Interface approaches for studying travelling waves in spiking neural networks
Presented by Kyle Wedgwood (Exeter, UK)
Certain neural systems show computation through patterned activity: persistent localised activity, in the form of bumps, has been linked to working memory, whilst the propagation of activity in the form of waves has been associated with binocular rivalry tasks. Individual neurons typically exhibit an all-or-nothing response, dependent on the summation of signals they receive from the rest of the network. This fact, coupled with the desire to understand coherent patterns of activity across the network has resulted in the widespread use of non-smooth neural models that greatly simplify the complex dynamics of individual cells. Whilst these descriptions often provide tractable models of neural tissue, their non-smooth nature presents its own mathematical challenges.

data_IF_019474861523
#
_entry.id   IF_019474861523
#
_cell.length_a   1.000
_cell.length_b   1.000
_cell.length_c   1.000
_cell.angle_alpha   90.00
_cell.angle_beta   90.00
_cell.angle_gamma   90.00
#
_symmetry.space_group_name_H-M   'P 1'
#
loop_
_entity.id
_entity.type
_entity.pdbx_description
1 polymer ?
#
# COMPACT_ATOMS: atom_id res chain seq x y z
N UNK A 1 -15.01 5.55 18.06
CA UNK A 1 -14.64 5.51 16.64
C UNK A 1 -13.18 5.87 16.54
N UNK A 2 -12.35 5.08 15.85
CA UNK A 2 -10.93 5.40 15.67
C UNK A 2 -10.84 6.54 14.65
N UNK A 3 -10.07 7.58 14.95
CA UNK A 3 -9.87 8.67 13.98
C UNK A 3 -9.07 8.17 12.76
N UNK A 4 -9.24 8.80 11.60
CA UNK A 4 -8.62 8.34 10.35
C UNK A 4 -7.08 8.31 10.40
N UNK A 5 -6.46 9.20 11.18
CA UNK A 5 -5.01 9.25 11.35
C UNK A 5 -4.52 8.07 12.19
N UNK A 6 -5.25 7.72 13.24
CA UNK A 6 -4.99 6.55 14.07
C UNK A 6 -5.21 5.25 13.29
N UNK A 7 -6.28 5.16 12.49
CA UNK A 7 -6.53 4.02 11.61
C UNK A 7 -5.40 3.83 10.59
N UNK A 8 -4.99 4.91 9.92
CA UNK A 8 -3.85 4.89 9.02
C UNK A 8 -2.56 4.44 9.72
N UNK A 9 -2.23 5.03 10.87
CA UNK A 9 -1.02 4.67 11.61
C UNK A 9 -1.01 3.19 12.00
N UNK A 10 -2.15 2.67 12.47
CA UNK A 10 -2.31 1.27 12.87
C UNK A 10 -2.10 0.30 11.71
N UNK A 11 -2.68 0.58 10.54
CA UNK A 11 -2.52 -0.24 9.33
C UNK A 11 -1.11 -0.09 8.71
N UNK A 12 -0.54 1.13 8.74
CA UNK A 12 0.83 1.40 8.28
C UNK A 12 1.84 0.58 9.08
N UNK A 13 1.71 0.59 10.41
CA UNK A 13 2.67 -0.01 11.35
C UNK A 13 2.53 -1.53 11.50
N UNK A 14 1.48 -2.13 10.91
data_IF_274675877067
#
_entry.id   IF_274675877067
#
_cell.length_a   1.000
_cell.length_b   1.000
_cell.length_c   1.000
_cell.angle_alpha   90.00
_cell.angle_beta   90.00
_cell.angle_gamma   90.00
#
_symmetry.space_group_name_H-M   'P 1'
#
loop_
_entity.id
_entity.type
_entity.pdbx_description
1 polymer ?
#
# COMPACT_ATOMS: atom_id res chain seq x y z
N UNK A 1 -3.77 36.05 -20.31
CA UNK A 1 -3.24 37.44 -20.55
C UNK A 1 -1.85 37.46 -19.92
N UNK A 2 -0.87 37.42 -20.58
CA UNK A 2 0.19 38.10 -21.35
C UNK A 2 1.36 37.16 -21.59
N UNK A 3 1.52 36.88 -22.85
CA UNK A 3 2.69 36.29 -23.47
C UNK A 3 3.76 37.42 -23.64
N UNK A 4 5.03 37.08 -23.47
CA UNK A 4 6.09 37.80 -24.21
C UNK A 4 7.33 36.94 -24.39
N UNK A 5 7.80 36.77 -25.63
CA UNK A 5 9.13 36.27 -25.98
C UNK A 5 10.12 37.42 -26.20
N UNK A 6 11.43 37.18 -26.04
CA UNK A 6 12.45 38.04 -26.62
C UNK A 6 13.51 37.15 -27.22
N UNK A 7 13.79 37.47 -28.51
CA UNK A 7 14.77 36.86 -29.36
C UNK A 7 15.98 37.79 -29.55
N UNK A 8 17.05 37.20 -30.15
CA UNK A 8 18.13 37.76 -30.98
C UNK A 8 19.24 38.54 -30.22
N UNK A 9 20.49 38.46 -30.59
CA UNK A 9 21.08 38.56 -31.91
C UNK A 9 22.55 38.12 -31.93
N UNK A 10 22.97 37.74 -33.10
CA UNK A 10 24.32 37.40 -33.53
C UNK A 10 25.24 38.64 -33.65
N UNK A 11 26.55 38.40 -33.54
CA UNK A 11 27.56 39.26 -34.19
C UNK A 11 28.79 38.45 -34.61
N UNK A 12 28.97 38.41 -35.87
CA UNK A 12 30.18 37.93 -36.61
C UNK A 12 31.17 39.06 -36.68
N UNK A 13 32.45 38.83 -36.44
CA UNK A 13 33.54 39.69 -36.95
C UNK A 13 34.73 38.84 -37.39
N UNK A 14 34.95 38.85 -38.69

We will show how localised bumps of activity and travelling waves are generated in a synaptically coupled neural network and how they lose stability through bifurcations of both smooth and non-smooth type. This will be done exemplified using two different model approaches. The first, taking the form of a discrete time Markov chain model, the second forming a continuum approximation of a discrete neural network. In both cases, analysis will be facilitated via the construction of interface equations that take advantage of the non-smooth nature of the model. Armed with this framework, we compute existence and linear stability properties of waves and bumps in such networks and further show how numerical coarse-graining procedures can be used to assess the impact of spatial and temporal noise. Finally, we will examine how this can be used to explain the experimentally observed activity in grid cells, which are a significant component of the brain's representation of spatial location within an environment.
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